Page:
A bill pending in the NC House would create a $75 million short-term loan program for small businesses trying to weather the COVID-19 pandemic.
The program, discussed in a House select committee work group Tuesday, would build on an earlier $15 million program from administered by the Golden LEAF foundation that quickly found demand far greater than its funding.
The bill, as currently drafted, would differ in some important ways, lawmakers noted Tuesday:
* The bridge loans would be capped at $50,000, with money coming from and being repaid to the state’s general fund, minus up to 5 percent for administrative costs.
* There would be no payments on the loans for six months.
* The length of the loan term would range from 54 to 66 months.
* It eliminates a requirement that businesses have fewer than 50 employees, instead prioritizing those with 100 of fewer full-time equivalents.
* Those who received duplicate funding from a federal program would have to pay it back to the state.
* The appropriation for the program would go from $25 million to $75 million.
House Speaker Tim Moore (R-Cleveland) praised the draft will in the video meeting at which its details were explained Tuesday.
“When we were talking about this the other week we were starting with $25 million,” Moore said. “I’m just glad we were able to identify an additional $50 million to do on this. So this is going to be money well spent. You look at the $15 million that was already spent…we found another $50 million here and I think this is going to be a project we can all be very proud of.”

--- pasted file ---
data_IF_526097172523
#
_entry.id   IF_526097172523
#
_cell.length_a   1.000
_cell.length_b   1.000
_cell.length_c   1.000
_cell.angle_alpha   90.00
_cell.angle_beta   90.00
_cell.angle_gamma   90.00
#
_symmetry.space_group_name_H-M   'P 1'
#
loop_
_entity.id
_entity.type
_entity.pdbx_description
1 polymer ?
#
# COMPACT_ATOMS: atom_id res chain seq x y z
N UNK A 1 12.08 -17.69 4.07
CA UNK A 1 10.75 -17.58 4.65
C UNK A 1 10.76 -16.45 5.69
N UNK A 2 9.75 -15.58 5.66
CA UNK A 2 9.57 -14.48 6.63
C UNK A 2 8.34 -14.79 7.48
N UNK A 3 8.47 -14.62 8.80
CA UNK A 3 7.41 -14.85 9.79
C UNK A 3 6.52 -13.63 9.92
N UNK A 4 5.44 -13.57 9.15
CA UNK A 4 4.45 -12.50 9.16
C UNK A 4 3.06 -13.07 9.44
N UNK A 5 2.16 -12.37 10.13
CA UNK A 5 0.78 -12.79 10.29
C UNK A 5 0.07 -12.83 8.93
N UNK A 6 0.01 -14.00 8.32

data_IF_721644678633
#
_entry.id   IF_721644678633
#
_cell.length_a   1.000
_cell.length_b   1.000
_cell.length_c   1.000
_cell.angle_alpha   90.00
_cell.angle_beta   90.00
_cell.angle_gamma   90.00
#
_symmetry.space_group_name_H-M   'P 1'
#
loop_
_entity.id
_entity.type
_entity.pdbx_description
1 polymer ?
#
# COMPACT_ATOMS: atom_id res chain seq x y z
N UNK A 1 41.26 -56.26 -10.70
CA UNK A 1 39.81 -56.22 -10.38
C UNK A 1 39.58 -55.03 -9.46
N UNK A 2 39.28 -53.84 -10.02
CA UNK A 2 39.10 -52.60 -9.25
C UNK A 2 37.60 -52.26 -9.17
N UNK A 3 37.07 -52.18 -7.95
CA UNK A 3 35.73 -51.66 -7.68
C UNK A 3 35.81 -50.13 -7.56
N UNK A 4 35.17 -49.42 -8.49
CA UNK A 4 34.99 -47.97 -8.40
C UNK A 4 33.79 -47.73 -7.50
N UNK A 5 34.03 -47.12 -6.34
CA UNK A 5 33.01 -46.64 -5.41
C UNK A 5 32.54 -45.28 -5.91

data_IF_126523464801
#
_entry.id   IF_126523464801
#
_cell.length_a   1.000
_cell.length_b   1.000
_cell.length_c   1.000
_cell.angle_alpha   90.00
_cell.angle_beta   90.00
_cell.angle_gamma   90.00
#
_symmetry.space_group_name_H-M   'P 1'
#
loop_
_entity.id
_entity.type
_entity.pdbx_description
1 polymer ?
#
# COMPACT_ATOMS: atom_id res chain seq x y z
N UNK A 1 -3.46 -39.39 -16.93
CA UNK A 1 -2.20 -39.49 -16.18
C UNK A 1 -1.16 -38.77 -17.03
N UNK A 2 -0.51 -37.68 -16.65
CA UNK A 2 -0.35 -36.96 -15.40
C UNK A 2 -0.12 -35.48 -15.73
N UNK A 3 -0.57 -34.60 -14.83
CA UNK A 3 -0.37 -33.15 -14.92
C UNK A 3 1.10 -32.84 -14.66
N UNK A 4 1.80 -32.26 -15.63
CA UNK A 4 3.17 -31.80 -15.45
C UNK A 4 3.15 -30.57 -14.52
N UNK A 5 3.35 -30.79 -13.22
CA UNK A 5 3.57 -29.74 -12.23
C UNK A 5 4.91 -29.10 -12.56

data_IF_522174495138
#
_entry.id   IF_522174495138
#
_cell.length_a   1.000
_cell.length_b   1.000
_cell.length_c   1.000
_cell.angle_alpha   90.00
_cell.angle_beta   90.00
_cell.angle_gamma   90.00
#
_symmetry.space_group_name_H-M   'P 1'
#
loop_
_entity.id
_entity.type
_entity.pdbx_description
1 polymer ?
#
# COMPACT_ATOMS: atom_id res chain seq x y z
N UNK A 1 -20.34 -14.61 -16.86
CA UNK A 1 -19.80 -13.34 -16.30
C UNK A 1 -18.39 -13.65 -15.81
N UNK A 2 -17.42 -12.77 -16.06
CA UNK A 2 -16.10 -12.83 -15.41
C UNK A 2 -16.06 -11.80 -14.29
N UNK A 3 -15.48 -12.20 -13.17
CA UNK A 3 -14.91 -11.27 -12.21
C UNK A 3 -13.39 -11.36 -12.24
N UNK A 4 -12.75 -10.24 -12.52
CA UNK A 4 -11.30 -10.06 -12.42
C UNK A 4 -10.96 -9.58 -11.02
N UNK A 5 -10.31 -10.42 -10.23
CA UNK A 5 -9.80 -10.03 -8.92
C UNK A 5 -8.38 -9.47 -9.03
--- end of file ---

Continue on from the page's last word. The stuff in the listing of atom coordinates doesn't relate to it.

The federal Paycheck Protection Program funding has been exhausted, Moore said, and state lawmakers hope the U.S. House will approve another $250 million for that program.
“Everyone on this call or in this legislature knows someone who has a business, or works for a business, where they’re dealing with these issues and this kind of loan is the difference between the business staying open or closing, between people having a job or not.”
Leaders of the House and Senate and Gov. Roy Cooper released a joint statement Tuesday afternoon in support of the program.
“The program has proven to be efficient and effective,” they wrote in the statement. “It helps employers access capital quickly while they apply for federal Small Business Administration assistance or other commercial loans. Businesses are eligible for low-interest loans up to $50,000, with no payments for six months. We know that this program is already oversubscribed and want to assure small businesses that more help is on the way.”